Pakistan’s Supreme Court has sworn in its first woman judge in a landmark moment for the judicial history of the conservative Muslim country.
The swearing-in ceremony of Ayesha Malik was held at the apex court in national capital Islamabad on Monday where she now sits on the bench as the only woman alongside 16 male colleagues – a feat being celebrated as the breaking of glass ceiling in Pakistan.
Gulzar Ahmed, the Chief Justice of Pakistan (CJP), administered the oath in a hall packed with a large number of Supreme Court judges, attorney generals and lawyers.
In an interaction with reporters after the ceremony, CJP Gulzar said Ms Malik was deserving enough to have been elevated to the position.
He added that no one else except her deserved the elevation.
“She deserved to become a judge of the Supreme Court and that’s why she became one,” he said.
The judge, however, was asked by reporters if the appointment was made on the basis of Ms Malik being a judge or a woman, to which he replied with “woman,” according to several local media reports.
Prime minister Imran Khan also congratulated Ms Malik on the elevation.
“I wish her all the best,” Mr Khan said in a tweet.
The elevation, a defining moment in Pakistan’s struggle for achieving gender equality, has not come without vehement opposition.
Ms Malik’s appointment was mired in controversy for the last four months after bar councils and associations opposed her selection, citing rules of seniority.
Justice Malik held fourth place in terms of seniority in the Lahore High Court after joining in 2012.
The parliamentary committee, that approved the elevation, had set aside the seniority principle. The committee is headed by senator Farooq H Naek of the Pakistan Peoples Party.
“We have approved Justice Ayesha’s name in the national interest,” he said.
Her appointment was celebrated across social media platforms in Pakistan and among activists across the world, hailing the moment as “historic”.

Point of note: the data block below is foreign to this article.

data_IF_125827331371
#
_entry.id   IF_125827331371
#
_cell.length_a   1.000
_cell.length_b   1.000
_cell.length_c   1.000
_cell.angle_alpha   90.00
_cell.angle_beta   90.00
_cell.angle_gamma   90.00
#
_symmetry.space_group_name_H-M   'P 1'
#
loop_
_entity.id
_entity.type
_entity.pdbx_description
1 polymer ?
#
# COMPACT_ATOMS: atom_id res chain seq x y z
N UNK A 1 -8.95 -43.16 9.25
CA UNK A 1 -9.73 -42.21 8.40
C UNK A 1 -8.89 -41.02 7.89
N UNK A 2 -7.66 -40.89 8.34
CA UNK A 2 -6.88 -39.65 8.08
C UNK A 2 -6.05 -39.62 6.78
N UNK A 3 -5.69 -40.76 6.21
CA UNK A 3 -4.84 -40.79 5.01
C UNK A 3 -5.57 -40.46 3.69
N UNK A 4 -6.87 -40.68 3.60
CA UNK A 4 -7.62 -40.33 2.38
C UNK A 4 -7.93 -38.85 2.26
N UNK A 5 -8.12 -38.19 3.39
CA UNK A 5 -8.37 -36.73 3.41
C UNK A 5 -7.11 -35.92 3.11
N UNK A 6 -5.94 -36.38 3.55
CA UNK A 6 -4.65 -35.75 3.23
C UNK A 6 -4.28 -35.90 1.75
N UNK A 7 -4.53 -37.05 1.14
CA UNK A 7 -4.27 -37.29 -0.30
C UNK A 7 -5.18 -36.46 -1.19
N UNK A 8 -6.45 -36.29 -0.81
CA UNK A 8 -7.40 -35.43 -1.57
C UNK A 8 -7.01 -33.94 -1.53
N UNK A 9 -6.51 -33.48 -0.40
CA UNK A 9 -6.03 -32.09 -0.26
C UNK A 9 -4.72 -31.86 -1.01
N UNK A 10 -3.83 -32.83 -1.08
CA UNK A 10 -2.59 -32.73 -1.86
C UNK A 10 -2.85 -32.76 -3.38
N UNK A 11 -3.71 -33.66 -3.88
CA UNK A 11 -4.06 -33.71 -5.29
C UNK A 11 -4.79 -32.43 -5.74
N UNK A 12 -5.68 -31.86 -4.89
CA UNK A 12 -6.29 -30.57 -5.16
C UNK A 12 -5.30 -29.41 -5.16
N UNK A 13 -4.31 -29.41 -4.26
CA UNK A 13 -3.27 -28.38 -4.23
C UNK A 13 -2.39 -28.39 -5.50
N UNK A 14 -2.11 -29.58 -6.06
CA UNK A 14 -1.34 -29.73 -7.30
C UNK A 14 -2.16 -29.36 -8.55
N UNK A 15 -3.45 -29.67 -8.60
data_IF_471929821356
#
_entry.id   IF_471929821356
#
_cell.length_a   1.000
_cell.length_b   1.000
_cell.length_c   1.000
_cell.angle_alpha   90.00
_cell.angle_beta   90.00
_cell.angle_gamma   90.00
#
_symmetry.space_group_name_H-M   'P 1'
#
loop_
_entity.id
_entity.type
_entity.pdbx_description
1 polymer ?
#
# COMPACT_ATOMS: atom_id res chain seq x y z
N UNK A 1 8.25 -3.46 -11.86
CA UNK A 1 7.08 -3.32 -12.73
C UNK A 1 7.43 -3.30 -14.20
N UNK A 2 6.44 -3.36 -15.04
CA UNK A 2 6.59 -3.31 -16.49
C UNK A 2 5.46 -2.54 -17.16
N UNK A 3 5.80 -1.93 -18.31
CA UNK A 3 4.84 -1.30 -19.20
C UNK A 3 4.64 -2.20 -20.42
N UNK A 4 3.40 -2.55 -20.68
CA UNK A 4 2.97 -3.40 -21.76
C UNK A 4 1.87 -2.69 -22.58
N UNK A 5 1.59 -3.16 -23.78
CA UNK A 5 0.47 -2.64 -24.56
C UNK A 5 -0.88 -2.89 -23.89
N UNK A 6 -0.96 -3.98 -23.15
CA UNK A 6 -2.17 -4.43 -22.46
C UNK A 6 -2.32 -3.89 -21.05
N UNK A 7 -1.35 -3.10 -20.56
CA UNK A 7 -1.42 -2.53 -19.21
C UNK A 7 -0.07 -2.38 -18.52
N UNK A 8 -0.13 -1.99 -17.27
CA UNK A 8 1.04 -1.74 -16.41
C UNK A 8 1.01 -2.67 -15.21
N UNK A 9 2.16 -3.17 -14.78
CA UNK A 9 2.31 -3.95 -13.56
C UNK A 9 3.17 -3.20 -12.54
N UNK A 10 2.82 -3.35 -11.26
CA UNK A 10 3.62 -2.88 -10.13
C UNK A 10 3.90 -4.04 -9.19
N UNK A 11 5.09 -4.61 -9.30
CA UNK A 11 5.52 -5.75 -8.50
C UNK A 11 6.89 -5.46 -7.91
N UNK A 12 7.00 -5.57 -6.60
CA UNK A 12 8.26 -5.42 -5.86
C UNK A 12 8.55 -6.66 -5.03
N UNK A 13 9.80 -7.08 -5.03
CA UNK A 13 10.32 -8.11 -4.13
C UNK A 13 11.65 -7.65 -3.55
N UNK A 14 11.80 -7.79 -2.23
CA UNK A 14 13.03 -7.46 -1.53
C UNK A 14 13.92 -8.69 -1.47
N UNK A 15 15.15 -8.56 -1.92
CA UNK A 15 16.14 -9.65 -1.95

Christian Turner, the British high commissioner to Pakistan, said the elevation “will inspire girls to believe that there are no barriers to their aspirations”.
Raza Ahmad Rumi, a policy analyst and journalist, said the swearing in was symbolic of struggles to push back on patriarchal structures and gender stereotypes in Pakistan.
“Historic. Justice Ayesha Malik takes oath as the first ever woman judge of Pakistan’s Supreme Court,” he said, adding there was a long way to go and small victories mattered.
Justice Malik, who completed her LLB from the Harvard Law School in Cambridge, Massachusetts, has already won hearts in Pakistan by giving some landmark verdicts during her career.
In June 2021, she outlawed virginity tests for the examination of sexual assault survivors by calling them “illegal and against the Constitution of Pakistan” in a landmark verdict.
Activists are now hoping that her elevation would pave the way for women-centric decisions by the judiciary in a country that has a bad track record for delivering justice to rape and sexual assault survivors and victims.
“She has broken all barriers in the judicial system and it will allow other women in the system to move forward,” said lawyer and women’s rights activist Khadija Siddiqi.
“I hope this will lead to more women-centric decisions by the judiciary in the future.”